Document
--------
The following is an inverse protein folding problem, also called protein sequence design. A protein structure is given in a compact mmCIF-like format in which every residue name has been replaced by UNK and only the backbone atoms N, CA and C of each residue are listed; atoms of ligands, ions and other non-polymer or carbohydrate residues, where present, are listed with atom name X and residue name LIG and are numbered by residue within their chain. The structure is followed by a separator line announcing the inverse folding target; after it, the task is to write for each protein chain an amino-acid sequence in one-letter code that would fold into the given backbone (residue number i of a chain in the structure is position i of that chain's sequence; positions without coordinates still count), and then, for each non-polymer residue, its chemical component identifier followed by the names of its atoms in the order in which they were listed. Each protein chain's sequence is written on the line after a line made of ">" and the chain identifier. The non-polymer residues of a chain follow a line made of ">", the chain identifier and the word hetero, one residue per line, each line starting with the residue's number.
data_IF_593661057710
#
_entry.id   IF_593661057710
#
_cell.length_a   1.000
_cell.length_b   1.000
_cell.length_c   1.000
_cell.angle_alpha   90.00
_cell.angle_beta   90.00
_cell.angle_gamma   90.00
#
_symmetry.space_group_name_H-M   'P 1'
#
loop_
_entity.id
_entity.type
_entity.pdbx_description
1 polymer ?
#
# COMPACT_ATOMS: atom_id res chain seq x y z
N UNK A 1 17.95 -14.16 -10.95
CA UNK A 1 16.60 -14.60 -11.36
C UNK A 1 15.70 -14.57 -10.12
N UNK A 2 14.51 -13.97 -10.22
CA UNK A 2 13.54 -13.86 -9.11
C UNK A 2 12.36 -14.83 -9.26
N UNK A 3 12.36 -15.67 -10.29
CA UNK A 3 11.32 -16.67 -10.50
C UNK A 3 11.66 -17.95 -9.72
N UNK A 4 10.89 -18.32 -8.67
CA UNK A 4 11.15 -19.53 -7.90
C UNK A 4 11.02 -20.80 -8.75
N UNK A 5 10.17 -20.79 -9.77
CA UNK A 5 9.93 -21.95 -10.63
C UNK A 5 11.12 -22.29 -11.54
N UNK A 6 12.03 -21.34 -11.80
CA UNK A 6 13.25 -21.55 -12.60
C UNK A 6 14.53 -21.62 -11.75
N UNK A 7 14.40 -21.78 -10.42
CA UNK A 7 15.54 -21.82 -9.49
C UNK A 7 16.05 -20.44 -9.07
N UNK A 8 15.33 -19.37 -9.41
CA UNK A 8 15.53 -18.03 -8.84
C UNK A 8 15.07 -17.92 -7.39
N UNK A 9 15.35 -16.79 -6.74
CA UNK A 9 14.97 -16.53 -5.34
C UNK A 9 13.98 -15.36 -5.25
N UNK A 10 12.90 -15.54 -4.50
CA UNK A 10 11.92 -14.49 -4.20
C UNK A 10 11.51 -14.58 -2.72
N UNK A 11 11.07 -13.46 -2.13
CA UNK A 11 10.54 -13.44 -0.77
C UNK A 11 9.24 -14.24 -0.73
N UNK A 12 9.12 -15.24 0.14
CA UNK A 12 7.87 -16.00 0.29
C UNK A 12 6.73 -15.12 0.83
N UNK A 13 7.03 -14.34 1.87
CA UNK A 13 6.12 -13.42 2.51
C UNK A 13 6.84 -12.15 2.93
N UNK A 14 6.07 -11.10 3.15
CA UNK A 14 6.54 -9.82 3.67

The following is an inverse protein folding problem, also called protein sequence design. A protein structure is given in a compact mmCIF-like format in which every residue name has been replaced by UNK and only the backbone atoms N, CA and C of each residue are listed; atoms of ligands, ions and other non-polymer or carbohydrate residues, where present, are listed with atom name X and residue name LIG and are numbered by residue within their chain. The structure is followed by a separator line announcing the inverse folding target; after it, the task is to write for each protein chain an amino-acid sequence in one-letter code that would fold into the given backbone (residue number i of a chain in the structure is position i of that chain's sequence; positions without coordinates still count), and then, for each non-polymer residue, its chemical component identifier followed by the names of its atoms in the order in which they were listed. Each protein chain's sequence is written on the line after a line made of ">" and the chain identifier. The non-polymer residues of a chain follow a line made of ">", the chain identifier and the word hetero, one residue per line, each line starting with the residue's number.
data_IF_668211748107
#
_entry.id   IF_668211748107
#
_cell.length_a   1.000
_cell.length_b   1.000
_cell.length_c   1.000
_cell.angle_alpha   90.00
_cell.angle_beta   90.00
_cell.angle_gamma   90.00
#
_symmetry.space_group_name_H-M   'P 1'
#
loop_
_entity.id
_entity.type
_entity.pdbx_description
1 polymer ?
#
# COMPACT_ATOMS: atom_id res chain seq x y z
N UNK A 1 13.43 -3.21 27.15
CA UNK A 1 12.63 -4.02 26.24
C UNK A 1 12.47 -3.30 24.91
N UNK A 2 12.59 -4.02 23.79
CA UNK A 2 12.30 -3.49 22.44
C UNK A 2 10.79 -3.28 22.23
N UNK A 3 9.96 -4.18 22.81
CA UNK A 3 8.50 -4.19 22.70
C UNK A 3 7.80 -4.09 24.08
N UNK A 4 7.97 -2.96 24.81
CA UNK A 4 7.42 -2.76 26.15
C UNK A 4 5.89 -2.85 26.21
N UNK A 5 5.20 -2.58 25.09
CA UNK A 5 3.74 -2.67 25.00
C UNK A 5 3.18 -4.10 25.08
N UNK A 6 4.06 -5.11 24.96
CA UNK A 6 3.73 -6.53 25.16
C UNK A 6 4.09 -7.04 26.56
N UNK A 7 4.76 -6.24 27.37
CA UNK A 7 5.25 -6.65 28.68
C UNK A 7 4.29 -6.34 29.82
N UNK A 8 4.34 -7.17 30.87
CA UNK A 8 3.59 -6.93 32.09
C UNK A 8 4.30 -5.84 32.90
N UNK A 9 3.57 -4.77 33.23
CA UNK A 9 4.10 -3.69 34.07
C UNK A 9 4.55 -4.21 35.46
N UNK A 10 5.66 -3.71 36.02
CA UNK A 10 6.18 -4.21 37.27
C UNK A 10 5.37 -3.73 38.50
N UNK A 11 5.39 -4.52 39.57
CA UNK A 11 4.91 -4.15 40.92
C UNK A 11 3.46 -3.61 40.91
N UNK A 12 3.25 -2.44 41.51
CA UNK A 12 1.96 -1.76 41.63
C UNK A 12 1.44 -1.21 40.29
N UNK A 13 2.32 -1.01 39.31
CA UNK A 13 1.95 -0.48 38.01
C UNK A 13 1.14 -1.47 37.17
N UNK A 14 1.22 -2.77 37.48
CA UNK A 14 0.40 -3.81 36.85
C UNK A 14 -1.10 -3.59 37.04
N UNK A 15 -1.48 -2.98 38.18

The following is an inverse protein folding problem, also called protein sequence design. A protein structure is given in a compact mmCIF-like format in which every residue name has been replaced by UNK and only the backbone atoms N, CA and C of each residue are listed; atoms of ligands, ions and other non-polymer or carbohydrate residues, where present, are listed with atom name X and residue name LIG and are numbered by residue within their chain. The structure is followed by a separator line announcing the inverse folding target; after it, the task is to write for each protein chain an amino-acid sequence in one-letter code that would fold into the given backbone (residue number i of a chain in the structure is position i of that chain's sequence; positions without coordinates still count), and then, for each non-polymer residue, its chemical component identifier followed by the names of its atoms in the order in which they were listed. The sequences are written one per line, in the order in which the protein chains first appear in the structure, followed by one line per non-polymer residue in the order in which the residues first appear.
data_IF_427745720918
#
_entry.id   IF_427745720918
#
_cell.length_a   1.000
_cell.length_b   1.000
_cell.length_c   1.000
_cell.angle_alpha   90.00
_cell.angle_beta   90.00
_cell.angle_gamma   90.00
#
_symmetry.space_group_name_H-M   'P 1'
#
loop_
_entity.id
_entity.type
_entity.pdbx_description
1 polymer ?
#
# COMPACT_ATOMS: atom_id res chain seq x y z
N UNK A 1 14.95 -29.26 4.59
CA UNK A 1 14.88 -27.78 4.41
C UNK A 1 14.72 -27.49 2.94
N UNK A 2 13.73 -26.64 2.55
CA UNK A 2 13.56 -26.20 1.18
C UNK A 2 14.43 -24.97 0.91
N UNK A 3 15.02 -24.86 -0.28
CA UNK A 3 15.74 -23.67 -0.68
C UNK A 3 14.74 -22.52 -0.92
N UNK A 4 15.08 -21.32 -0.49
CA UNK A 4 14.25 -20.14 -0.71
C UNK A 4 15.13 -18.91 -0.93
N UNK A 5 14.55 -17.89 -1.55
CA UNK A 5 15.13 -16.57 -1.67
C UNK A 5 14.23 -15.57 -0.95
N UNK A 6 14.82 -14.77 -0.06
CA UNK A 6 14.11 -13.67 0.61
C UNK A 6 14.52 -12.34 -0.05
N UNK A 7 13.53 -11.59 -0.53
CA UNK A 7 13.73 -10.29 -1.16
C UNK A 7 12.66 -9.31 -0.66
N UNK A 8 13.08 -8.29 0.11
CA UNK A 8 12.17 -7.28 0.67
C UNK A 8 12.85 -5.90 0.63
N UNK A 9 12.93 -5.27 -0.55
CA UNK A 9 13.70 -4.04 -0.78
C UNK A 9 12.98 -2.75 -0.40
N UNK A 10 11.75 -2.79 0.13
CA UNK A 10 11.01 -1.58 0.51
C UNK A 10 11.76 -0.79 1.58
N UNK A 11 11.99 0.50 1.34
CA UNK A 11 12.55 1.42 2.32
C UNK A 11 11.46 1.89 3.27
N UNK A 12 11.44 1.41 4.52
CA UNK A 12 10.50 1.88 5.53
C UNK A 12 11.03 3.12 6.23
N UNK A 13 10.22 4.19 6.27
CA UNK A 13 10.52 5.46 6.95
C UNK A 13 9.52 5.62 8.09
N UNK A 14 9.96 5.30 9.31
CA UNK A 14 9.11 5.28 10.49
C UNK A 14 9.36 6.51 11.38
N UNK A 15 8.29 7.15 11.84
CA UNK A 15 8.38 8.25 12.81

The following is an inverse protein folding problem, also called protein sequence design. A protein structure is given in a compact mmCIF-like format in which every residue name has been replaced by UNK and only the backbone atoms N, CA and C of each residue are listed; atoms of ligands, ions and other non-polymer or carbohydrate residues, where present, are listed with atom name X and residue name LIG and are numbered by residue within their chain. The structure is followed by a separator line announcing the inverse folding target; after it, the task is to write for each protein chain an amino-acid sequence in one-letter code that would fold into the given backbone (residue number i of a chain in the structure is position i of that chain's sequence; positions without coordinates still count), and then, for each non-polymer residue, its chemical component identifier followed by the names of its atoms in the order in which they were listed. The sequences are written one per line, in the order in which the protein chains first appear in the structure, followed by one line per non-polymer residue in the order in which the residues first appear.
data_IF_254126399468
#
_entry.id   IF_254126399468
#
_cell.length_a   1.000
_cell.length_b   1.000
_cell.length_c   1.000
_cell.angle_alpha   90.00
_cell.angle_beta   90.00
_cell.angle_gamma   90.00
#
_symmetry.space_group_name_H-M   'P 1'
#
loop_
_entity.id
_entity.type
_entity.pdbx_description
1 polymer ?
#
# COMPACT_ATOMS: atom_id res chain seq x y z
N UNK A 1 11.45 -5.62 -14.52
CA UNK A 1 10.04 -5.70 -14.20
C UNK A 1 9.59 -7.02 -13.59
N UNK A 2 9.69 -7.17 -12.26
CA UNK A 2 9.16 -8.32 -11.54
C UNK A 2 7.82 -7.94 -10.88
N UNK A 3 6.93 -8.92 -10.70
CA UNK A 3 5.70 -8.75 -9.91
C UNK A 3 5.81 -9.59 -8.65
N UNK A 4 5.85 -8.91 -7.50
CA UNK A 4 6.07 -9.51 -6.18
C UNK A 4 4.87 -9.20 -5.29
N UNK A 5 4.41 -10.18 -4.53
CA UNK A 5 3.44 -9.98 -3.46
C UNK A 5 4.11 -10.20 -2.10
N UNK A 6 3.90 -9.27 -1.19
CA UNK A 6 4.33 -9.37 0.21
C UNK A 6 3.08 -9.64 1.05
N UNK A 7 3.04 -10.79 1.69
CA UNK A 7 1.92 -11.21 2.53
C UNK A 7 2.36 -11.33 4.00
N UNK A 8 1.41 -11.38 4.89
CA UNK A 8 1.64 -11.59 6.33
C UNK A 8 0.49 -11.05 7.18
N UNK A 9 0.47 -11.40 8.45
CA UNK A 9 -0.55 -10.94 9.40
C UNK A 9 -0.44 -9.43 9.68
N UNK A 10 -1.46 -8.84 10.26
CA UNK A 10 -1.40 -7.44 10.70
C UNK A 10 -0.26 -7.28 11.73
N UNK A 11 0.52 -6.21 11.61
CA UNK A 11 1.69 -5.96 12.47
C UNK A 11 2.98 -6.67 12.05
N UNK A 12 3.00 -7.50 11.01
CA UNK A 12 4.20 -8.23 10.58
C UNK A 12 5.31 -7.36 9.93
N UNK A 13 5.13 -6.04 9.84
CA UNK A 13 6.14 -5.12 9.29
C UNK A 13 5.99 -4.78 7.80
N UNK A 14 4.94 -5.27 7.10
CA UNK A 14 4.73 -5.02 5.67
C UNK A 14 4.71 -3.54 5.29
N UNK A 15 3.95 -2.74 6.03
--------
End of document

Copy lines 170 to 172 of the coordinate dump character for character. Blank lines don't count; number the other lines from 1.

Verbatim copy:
CA UNK A 8 12.17 -7.28 0.67
C UNK A 8 12.85 -5.90 0.63
N UNK A 9 12.93 -5.27 -0.55